Graduate students have a leg up on the financial aid process.
Most are no longer student loan novices. They have perfected the art of filling out the Free Application for Federal Student Aid, know what terms like Expected Family Contribution mean and can recite the differences between subsidized and unsubsidized Stafford loans.
While the process and the terms may be familiar, student loans for graduate students come with their own quirks and nuances. Below are four key differences between federal financial aid for grad students and undergrads.
[Explore the Best Graduate Schools rankings.]
1. FAFSA: Put the phone down -- you don't need to call your parents. Graduate students do not need to enter mom and dad's financial information on the FAFSA.
This was an unexpected surprise for Patrick O'Keefe, a 23-year-old master's candidate in mass communications at the University of Florida, who says applying for federal aid was much easier as a grad student.
"I was automatically declared independent for my graduate school FAFSA, which means all I had to do was submit my personal tax return," says O'Keefe. "I was instantly given my EFC and loan eligibility amount after completing it, which made it much easier to plan."
2. Available aid: Low-income students who qualified for need-based Pell Grants as undergrads will be disappointed to learn those funds are not available at the graduate level. Those students may need to take on debt to pursue a master's or professional degree.
"On the graduate side there tends to be less subsidy," says Justin Draeger, president and CEO of the National Association of Student Financial Aid Administrators. "You're just going to see larger amounts of loans, and potentially some work-study."
Federal loans available to grad students include unsubsidized Stafford and Graduate PLUS loans. Some students may qualify for a Perkins loan, depending on their financial need, but those funds are scarce.
Students need to pass a credit check to take out a PLUS loan, and those with a bankruptcy, foreclosure or an account in collections may be denied.
[Learn more about how bankruptcy affects grad school financing.]
3. Interest rates: "There's sort of good news, bad news for graduate students on interest rates," Draeger says.
The good news: Interest rates on student loans are now tied to the 10-year treasury note, so students will no longer pay above market rate on student loan interest.
The bad news: Graduate students still pay a higher interest rate than undergraduates, and those rates could increase as the market changes.
Grad students are not eligible for subsidized loans, so those higher interest rates start accruing on day one, Draeger says.
Students who took out loans while earning their bachelor's also need to consider the interest rates on those loans, says Cathy Mueller, executive director of Mapping Your Future, a nonprofit that helps students plan for college and manage their finances.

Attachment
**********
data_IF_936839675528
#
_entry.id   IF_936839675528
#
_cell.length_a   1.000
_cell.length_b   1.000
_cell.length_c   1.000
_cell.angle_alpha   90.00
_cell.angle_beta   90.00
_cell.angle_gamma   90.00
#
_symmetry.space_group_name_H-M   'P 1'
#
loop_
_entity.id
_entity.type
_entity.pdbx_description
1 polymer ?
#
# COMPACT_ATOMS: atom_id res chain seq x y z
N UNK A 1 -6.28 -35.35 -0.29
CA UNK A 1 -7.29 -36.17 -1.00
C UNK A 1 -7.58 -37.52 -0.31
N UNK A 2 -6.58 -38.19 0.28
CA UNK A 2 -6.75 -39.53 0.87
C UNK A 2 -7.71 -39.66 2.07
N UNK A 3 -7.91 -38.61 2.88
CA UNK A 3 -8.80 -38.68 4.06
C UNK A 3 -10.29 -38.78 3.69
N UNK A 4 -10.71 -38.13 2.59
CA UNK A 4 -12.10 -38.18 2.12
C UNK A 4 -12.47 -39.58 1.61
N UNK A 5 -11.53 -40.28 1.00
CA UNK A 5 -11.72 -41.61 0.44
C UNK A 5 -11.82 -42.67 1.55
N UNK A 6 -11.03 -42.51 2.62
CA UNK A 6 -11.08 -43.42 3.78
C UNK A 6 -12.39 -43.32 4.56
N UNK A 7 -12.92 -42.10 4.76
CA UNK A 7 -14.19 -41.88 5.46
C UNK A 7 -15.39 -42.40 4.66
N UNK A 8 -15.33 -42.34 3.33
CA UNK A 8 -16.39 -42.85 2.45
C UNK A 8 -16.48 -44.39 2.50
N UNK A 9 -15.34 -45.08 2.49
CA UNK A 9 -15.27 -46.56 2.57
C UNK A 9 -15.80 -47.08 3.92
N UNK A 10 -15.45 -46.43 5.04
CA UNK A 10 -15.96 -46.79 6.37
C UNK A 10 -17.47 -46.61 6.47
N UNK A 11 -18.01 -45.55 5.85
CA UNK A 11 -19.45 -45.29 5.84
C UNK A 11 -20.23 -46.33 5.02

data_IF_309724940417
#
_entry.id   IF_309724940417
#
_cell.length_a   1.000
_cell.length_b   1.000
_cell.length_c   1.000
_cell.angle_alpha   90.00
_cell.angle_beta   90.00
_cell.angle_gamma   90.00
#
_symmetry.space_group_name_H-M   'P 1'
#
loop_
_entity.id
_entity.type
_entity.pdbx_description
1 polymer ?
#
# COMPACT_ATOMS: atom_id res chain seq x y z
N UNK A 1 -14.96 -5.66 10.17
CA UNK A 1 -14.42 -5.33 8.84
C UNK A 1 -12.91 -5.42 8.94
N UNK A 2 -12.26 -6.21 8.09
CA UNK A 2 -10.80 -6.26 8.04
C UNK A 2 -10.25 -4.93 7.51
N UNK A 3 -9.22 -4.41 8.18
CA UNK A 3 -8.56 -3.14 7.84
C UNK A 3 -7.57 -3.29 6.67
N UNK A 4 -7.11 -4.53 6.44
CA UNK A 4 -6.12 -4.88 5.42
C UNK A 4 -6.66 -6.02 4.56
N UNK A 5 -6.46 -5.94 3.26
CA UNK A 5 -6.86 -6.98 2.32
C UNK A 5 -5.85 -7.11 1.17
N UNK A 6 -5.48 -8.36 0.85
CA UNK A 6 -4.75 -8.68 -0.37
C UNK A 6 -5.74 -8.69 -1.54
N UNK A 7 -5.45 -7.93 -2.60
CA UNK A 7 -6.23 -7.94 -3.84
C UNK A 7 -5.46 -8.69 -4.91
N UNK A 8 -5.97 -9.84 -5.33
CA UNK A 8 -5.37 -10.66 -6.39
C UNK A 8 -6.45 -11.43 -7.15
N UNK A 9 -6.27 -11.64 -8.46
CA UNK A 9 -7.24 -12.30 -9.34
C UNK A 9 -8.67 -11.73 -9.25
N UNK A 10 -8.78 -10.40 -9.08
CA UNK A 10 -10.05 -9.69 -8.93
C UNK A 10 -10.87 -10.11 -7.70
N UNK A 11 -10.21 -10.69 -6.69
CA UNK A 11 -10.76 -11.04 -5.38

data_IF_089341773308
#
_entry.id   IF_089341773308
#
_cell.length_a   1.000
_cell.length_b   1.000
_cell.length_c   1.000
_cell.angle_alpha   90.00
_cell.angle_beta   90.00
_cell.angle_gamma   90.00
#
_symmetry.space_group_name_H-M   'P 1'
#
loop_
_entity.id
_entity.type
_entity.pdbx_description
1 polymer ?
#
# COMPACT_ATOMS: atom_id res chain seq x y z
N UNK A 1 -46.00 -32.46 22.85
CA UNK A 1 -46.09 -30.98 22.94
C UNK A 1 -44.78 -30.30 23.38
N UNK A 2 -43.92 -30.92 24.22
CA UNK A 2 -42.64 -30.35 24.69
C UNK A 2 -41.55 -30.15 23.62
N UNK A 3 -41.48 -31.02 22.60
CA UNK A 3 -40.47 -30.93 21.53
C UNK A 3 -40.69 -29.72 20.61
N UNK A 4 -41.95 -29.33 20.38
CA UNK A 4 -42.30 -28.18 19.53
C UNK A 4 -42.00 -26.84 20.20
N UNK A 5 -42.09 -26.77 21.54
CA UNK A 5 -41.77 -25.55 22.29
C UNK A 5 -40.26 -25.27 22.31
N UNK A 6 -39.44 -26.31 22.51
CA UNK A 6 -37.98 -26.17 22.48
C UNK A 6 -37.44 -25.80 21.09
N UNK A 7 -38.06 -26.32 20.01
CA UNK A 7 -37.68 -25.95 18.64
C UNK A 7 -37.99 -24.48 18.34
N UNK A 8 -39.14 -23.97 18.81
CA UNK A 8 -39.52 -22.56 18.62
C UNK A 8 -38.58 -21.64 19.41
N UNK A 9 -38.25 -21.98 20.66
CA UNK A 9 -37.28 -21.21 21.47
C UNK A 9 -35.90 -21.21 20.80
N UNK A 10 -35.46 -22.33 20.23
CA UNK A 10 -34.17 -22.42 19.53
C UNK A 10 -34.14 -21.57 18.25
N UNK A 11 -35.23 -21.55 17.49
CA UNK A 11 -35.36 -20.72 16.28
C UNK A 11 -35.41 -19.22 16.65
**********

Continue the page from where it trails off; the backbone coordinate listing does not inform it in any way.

While students can postpone loan payments if they return to school, interest will still accumulate, she says.
"If they're going to be putting those loans on in-school deferment, those loans are going to continue to grow because of the interest," she says. "One of the things they can do to minimize the impact is pay the interest, if they can afford to do that."
[Consider five smart strategies to pay for grad school.]
4. Borrowing limits: Undergraduate Stafford loans are capped at $5,500 the first year, $6,500 the second year and $7,500 for any remaining years, up to a maximum of $31,000. Graduate students, though, can borrow a lot more.
Most grad students can take out $20,500 a year in Stafford loans and cannot exceed $138,500 between undergrad and grad school. For students in certain health fields, those limits are raised to $47,167 annually, with a lifetime cap of $224,000.
That's a lot of debt, even for someone entering a lucrative profession, Mueller says.
"It can become a burden for students to pay that amount of money back," she says. "No matter whether you're in a high-paying career field or not, it can stifle other options for you."
Graduate PLUS loans allow students to get into deeper trouble. Students can cover their entire out-of-pocket costs each year -- including tuition, books and living expenses -- using a PLUS loan. But that doesn't mean they should, says Draeger, with NASFAA.
"The student should really be evaluating what their budget is and how much they really need to take," he says. "Ultimately, that all has to be paid back with interest."
Trying to fund your education? Get tips and more in the U.S. News Paying for Graduate School center.
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